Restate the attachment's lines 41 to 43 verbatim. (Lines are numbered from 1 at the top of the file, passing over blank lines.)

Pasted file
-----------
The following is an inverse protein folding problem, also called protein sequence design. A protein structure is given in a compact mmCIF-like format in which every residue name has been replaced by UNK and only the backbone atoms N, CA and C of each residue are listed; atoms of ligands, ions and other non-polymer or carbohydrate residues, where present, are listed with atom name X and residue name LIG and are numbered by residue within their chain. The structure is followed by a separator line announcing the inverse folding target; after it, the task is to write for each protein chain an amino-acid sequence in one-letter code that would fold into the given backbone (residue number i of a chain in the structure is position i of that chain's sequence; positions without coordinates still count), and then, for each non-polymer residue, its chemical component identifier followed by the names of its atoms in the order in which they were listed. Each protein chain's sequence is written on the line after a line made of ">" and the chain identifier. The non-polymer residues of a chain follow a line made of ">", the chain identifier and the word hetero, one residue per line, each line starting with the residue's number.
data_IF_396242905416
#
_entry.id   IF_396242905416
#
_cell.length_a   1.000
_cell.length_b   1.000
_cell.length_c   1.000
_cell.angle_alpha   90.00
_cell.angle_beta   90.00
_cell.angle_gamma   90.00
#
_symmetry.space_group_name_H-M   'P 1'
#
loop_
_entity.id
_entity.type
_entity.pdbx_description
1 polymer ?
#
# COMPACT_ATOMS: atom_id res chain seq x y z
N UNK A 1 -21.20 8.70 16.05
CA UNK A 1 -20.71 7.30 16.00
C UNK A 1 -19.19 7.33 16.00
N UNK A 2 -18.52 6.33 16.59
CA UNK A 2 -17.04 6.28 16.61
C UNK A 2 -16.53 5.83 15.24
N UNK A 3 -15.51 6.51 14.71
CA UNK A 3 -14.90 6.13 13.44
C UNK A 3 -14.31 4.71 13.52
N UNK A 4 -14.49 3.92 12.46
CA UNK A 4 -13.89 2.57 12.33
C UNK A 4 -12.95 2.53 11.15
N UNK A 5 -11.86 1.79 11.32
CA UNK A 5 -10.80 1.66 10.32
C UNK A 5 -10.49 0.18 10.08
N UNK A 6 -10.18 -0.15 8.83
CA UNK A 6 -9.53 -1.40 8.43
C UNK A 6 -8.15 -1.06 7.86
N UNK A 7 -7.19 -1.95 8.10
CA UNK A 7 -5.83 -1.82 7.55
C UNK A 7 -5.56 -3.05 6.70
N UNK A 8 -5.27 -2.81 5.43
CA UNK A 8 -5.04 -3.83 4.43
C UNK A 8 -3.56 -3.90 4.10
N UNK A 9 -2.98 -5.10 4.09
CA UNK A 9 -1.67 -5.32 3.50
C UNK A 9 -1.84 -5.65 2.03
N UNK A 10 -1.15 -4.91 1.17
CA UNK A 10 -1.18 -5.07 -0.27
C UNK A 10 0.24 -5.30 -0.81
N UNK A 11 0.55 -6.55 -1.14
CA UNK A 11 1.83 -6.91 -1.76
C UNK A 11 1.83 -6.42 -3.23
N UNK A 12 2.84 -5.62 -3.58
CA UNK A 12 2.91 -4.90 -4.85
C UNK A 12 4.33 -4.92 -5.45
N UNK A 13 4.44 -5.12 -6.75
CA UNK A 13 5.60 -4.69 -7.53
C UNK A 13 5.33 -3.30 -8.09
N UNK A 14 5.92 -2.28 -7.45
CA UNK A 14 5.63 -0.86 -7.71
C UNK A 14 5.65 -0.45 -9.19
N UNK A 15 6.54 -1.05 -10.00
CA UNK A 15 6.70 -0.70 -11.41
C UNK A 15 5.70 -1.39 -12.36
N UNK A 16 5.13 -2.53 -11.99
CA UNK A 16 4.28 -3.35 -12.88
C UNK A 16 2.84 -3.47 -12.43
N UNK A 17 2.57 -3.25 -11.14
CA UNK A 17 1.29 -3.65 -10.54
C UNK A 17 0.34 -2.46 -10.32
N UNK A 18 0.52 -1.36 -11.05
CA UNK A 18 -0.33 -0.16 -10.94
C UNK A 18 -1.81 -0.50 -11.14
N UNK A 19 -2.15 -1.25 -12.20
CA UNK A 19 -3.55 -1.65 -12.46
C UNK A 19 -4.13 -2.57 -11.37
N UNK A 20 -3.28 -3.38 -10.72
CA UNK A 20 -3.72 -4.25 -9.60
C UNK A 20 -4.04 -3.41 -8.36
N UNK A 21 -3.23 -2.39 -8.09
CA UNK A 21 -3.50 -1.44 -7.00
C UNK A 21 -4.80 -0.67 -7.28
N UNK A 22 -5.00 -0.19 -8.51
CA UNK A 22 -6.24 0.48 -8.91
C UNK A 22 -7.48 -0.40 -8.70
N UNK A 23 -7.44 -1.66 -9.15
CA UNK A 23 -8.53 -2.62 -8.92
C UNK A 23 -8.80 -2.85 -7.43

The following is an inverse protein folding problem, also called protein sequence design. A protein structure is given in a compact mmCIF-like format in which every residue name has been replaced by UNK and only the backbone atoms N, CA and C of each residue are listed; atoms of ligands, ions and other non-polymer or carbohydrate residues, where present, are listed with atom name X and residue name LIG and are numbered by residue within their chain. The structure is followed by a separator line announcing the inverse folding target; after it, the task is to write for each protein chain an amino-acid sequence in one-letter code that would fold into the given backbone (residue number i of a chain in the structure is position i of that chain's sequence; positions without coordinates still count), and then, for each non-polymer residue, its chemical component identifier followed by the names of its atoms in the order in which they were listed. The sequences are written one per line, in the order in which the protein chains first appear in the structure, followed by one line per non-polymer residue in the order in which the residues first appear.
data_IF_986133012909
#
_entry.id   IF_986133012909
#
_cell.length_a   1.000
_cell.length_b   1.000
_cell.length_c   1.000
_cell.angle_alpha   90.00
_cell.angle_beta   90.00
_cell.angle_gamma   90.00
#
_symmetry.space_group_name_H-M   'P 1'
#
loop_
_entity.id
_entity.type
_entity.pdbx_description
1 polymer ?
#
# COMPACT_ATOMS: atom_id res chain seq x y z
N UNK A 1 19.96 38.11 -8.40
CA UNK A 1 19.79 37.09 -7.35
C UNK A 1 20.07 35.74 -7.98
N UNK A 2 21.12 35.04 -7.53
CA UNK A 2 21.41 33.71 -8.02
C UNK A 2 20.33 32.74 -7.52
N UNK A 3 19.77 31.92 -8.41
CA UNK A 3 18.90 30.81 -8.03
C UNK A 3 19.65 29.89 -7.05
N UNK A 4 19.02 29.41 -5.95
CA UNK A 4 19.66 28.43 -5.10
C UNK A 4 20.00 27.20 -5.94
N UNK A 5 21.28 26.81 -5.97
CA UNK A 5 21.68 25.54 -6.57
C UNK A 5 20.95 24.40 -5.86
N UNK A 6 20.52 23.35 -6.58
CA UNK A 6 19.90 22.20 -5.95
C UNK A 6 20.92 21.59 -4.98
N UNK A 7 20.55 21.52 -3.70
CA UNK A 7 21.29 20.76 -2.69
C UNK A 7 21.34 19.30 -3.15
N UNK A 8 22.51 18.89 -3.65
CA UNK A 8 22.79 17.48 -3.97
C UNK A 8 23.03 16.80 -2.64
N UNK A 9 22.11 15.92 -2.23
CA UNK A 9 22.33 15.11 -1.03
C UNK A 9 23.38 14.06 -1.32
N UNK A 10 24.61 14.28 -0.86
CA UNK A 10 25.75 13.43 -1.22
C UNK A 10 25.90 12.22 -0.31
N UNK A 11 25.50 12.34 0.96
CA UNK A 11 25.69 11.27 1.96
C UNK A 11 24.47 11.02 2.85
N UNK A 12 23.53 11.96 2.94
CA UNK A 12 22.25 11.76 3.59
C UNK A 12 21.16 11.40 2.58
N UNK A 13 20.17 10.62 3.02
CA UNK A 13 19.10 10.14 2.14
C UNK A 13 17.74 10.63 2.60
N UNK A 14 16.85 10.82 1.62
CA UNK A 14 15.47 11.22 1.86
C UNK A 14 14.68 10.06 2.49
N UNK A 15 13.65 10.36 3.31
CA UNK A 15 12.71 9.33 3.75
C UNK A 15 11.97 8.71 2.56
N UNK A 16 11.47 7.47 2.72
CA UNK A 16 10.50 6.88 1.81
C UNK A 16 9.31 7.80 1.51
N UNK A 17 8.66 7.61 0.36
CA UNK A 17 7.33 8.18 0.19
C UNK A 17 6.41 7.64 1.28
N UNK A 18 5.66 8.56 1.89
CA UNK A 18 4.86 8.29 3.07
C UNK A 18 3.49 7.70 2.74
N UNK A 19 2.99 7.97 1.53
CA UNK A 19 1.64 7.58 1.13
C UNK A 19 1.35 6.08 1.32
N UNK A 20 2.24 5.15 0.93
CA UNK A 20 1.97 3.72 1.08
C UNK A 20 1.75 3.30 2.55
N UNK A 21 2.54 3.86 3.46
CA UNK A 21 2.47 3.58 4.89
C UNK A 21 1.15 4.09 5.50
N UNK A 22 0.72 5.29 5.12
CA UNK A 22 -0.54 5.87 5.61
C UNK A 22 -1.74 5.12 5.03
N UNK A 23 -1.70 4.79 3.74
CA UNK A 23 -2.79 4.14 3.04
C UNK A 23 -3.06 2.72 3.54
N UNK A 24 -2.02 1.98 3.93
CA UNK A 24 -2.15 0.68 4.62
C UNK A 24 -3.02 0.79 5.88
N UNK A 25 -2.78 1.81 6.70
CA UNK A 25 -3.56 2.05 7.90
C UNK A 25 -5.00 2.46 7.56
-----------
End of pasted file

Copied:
CA UNK A 7 -5.83 -1.82 7.55
C UNK A 7 -5.56 -3.05 6.70
N UNK A 8 -5.27 -2.81 5.43